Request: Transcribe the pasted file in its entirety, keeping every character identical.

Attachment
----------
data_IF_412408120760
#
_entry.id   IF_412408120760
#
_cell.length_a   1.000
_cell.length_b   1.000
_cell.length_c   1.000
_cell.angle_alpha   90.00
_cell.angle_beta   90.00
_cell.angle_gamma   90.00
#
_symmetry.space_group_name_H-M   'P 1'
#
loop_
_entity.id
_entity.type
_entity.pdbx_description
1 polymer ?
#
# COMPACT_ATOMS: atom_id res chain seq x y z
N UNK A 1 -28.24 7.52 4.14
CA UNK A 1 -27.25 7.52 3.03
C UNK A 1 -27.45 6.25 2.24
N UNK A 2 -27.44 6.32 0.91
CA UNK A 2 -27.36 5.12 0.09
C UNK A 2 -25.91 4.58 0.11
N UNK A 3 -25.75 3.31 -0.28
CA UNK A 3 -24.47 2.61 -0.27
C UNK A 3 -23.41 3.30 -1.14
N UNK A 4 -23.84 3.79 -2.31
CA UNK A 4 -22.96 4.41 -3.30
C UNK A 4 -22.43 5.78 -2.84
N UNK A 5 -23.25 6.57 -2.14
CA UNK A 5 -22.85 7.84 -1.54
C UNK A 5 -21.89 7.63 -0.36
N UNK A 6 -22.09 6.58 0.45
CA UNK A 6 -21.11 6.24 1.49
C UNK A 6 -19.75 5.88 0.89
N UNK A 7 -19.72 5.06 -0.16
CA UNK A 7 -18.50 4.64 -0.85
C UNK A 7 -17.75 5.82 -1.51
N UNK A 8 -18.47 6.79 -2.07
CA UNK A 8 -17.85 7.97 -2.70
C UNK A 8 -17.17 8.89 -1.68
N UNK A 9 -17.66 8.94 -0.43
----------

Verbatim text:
data_IF_412408120760
#
_entry.id   IF_412408120760
#
_cell.length_a   1.000
_cell.length_b   1.000
_cell.length_c   1.000
_cell.angle_alpha   90.00
_cell.angle_beta   90.00
_cell.angle_gamma   90.00
#
_symmetry.space_group_name_H-M   'P 1'
#
loop_
_entity.id
_entity.type
_entity.pdbx_description
1 polymer ?
#
# COMPACT_ATOMS: atom_id res chain seq x y z
N UNK A 1 -28.24 7.52 4.14
CA UNK A 1 -27.25 7.52 3.03
C UNK A 1 -27.45 6.25 2.24
N UNK A 2 -27.44 6.32 0.91
CA UNK A 2 -27.36 5.12 0.09
C UNK A 2 -25.91 4.58 0.11
N UNK A 3 -25.75 3.31 -0.28
CA UNK A 3 -24.47 2.61 -0.27
C UNK A 3 -23.41 3.30 -1.14
N UNK A 4 -23.84 3.79 -2.31
CA UNK A 4 -22.96 4.41 -3.30
C UNK A 4 -22.43 5.78 -2.84
N UNK A 5 -23.25 6.57 -2.14
CA UNK A 5 -22.85 7.84 -1.54
C UNK A 5 -21.89 7.63 -0.36
N UNK A 6 -22.09 6.58 0.45
CA UNK A 6 -21.11 6.24 1.49
C UNK A 6 -19.75 5.88 0.89
N UNK A 7 -19.72 5.06 -0.16
CA UNK A 7 -18.50 4.64 -0.85
C UNK A 7 -17.75 5.82 -1.51
N UNK A 8 -18.47 6.79 -2.07
CA UNK A 8 -17.85 7.97 -2.70
C UNK A 8 -17.17 8.89 -1.68
N UNK A 9 -17.66 8.94 -0.43